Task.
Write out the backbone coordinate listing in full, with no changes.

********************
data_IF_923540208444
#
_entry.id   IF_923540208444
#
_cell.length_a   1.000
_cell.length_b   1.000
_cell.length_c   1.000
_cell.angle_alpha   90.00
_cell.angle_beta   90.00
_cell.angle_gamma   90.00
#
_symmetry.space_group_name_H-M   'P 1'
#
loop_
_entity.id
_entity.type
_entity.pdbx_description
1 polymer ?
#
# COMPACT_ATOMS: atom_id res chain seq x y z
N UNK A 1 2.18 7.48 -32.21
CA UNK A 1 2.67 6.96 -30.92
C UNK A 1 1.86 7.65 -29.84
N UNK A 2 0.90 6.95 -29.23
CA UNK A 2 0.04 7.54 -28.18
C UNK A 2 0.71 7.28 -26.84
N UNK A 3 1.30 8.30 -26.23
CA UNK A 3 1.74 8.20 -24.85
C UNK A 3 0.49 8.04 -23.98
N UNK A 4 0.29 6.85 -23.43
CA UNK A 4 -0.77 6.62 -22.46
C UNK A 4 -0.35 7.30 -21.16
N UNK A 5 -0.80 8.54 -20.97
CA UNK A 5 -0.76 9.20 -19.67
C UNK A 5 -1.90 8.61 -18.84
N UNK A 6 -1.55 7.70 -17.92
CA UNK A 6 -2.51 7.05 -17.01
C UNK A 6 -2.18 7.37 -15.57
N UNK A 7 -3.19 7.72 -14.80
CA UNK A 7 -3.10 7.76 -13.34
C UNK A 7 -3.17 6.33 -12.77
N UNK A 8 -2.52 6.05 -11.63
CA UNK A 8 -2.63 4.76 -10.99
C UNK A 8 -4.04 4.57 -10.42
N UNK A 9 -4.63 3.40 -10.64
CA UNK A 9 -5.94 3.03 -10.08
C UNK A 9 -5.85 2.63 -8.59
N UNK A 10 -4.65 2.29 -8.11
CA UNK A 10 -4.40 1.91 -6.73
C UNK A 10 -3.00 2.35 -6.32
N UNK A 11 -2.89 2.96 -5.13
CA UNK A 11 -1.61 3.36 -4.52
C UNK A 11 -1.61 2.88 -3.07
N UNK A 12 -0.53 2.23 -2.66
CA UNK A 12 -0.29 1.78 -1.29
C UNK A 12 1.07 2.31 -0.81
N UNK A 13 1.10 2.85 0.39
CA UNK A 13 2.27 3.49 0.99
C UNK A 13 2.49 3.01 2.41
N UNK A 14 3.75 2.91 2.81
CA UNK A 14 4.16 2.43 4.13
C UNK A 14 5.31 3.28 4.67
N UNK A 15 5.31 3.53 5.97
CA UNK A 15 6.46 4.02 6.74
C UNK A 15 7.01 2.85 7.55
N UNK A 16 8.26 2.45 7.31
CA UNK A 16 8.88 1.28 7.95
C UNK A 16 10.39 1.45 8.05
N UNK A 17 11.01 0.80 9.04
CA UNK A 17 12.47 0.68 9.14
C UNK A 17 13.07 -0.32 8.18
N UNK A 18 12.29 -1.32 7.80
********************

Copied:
data_IF_923540208444
#
_entry.id   IF_923540208444
#
_cell.length_a   1.000
_cell.length_b   1.000
_cell.length_c   1.000
_cell.angle_alpha   90.00
_cell.angle_beta   90.00
_cell.angle_gamma   90.00
#
_symmetry.space_group_name_H-M   'P 1'
#
loop_
_entity.id
_entity.type
_entity.pdbx_description
1 polymer ?
#
# COMPACT_ATOMS: atom_id res chain seq x y z
N UNK A 1 2.18 7.48 -32.21
CA UNK A 1 2.67 6.96 -30.92
C UNK A 1 1.86 7.65 -29.84
N UNK A 2 0.90 6.95 -29.23
CA UNK A 2 0.04 7.54 -28.18
C UNK A 2 0.71 7.28 -26.84
N UNK A 3 1.30 8.30 -26.23
CA UNK A 3 1.74 8.20 -24.85
C UNK A 3 0.49 8.04 -23.98
N UNK A 4 0.29 6.85 -23.43
CA UNK A 4 -0.77 6.62 -22.46
C UNK A 4 -0.35 7.30 -21.16
N UNK A 5 -0.80 8.54 -20.97
CA UNK A 5 -0.76 9.20 -19.67
C UNK A 5 -1.90 8.61 -18.84
N UNK A 6 -1.55 7.70 -17.92
CA UNK A 6 -2.51 7.05 -17.01
C UNK A 6 -2.18 7.37 -15.57
N UNK A 7 -3.19 7.72 -14.80
CA UNK A 7 -3.10 7.76 -13.34
C UNK A 7 -3.17 6.33 -12.77
N UNK A 8 -2.52 6.05 -11.63
CA UNK A 8 -2.63 4.76 -10.99
C UNK A 8 -4.04 4.57 -10.42
N UNK A 9 -4.63 3.40 -10.64
CA UNK A 9 -5.94 3.03 -10.08
C UNK A 9 -5.85 2.63 -8.59
N UNK A 10 -4.65 2.29 -8.11
CA UNK A 10 -4.40 1.91 -6.73
C UNK A 10 -3.00 2.35 -6.32
N UNK A 11 -2.89 2.96 -5.13
CA UNK A 11 -1.61 3.36 -4.52
C UNK A 11 -1.61 2.88 -3.07
N UNK A 12 -0.53 2.23 -2.66
CA UNK A 12 -0.29 1.78 -1.29
C UNK A 12 1.07 2.31 -0.81
N UNK A 13 1.10 2.85 0.39
CA UNK A 13 2.27 3.49 0.99
C UNK A 13 2.49 3.01 2.41
N UNK A 14 3.75 2.91 2.81
CA UNK A 14 4.16 2.43 4.13
C UNK A 14 5.31 3.28 4.67
N UNK A 15 5.31 3.53 5.97
CA UNK A 15 6.46 4.02 6.74
C UNK A 15 7.01 2.85 7.55
N UNK A 16 8.26 2.45 7.31
CA UNK A 16 8.88 1.28 7.95
C UNK A 16 10.39 1.45 8.05
N UNK A 17 11.01 0.80 9.04
CA UNK A 17 12.47 0.68 9.14
C UNK A 17 13.07 -0.32 8.18
N UNK A 18 12.29 -1.32 7.80